The Pilgrims came to town … the Iroquois came to town … the British came to town … George Washington came to town … George Washington’s mistress, Sally Hemings, came to town … the gypsies came to town … the dad-blasted Yankees came to town … Abraham Lincoln came to town … the Pony Express came to town … the Iron Horse came to town … the horseless carriage came to town … murderous thieving scum came to town … the dad-blasted Yankees returned to town … the cholera came to town … the Diphtheria came to town … the influenza came to town … the interstate highway didn’t come to town …

If you’re satirizing fantasy, lengthen your character’s names and make the plot as convoluted as possible:

Flutterby was a tree-hugging wood nymph with magical powers. Though she was only eleven inches tall, she could transform into a blue whale whenever she wanted to, as long as there was plenty of water around for her massive body.

Flutterby enjoyed casting spells on the other wood nymphs. It was her thing. It empowered her. It made her feel taller. It made her forget she smelled like a blue whale. Her favorite spell caused all the other wood nymphs to have really bad eczema, and since Flutterby also made anti-itch potion out of the magic plant gronwynwyn, she was very rich.

One day, Flutterby got some bad news. The really bad, uptight Tree People of Salem Wood were on the march to destroy her gronwynwyn fields because they believed gronwynwyn was habit-forming, led to harder drugs like aspirin, and smelled faintly like blue whale. She had to get some muscle, so she summoned Pew the Pepe, Fog Leg Horn, and Martian the Marvin …

If you feel like satirizing a classic movie like It’s a Wonderful Life, overemphasize the melodrama that’s already there:

GEORGE attends HARRY’s graduation party. GEORGE dances with MARY, fresh from her third try at rehab. MARY is drunk and thinks colors are speaking Portuguese to her and that Tony the Tiger is real and even kind of handsome when you look at him sideways. MARY doesn’t notice that GEORGE is the biggest dork at the party and finds GEORGE strangely attractive, though he reminds her of a buck-toothed donkey. GEORGE and MARY throw themselves from the stage into the crowd, but no one catches them. Others quickly jump on them, beating them into the floor. MARY loses both of her contacts and then thinks GEORGE looks like a young George Clooney.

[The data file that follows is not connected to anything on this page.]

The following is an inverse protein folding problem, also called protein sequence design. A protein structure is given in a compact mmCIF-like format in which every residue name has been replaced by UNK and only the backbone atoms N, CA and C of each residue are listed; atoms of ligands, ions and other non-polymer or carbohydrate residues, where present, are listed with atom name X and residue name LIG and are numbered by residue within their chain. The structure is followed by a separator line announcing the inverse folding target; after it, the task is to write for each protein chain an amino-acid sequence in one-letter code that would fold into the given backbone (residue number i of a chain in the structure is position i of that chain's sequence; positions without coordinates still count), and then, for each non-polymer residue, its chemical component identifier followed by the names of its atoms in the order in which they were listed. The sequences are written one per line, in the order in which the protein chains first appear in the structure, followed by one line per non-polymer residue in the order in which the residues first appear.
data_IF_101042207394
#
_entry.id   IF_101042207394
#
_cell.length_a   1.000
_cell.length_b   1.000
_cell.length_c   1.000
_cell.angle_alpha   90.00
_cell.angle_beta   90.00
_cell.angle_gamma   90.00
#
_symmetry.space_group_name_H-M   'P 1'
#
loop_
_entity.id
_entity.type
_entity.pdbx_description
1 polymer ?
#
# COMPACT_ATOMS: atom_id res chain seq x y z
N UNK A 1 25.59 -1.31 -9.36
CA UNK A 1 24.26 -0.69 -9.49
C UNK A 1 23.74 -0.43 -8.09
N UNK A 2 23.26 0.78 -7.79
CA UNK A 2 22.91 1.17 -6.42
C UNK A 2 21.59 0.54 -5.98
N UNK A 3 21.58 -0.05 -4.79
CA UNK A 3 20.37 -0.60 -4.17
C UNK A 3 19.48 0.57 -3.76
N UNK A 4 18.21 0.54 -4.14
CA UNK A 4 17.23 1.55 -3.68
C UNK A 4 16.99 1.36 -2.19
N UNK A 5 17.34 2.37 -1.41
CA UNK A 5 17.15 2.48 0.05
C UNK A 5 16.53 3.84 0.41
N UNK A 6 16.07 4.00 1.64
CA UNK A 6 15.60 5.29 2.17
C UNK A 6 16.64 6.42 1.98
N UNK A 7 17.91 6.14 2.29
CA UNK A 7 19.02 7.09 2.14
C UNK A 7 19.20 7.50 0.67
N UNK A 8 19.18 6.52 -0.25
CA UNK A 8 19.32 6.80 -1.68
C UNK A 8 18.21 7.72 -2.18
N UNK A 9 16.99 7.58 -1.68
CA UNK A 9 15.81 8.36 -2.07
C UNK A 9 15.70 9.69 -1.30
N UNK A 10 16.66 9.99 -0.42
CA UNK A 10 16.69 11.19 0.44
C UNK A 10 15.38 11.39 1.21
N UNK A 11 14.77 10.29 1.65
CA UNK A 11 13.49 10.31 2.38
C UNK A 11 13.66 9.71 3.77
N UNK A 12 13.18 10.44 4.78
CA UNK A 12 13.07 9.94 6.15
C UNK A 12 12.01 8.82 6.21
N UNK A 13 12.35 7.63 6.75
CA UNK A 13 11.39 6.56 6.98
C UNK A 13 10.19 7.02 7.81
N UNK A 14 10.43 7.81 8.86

All satirical excerpts in this hub emanate from this ridiculous novel.
All satirical excerpts in this hub emanate from this ridiculous novel.

If you’re satirizing romance, make the lovers so over-the-top that no one will take them or their love for each other seriously:

Her eyes were green lights panting “Go, go, go!” as she beheld the manly man standing outside her window after his Porsche 911 ran a red light and plowed into her Geo Storm. As scorching blood steamed and streamed from a literal crevice in her forehead, Cat Mann knew Gunn Adhamh Glendonwyn was her soul mate by the way his wound matched her own.

Gunn tore off her door in a nanosecond, pulling her from the fiery wreckage.

Cat Mann melted into Gunn’s arms—literally—as flames licked her clothes, giving her nasty, festering, oozing second- and third-degree burns on over thirty-four percent of her sexy body. Their smoke-ravaged eyes locked, their sooty tongues did the tango as if they were dancing in a smoke-filled bar in Brooklyn, and their lips tasted like burnt microwave popcorn and exploded airbag residue.

It was love at first fiery Geo Storm explosion.

Then Cat collapsed like a fainting goat, the kind they show on YouTube and those amazing video shows, and although it doesn’t seem to hurt the goats, it sure as crap looks as if it does because they hit the ground hard. And that’s funny and we bust a gut laughing when we shouldn’t because the Society for the Prevention of Cruelty to Animals would let vultures eat our livers for eternity if it could.

That’s how Cat collapsed.

If you’re like me, you’re tired of the vampire/werewolf/shape-shifter “literature” hogging up the shelves at bookstores. Tear them up. Give the werewolves hairballs and the vampires cavities. Maybe one of your vampires is O-negative-intolerant. Make their “offspring” as annoying as Beavis and Butthead crossed with Pee Wee Herman. Overdo their makeup until they glow …

Use the limits and idiosyncrasies of the genre to skewer the genre in a satire, and you’ll be writing for days, weeks, and even months. And don’t be surprised when some agent decides to represent your satire because it’s quirky, different, and unlike anything else out there.


    0 of 8192 characters used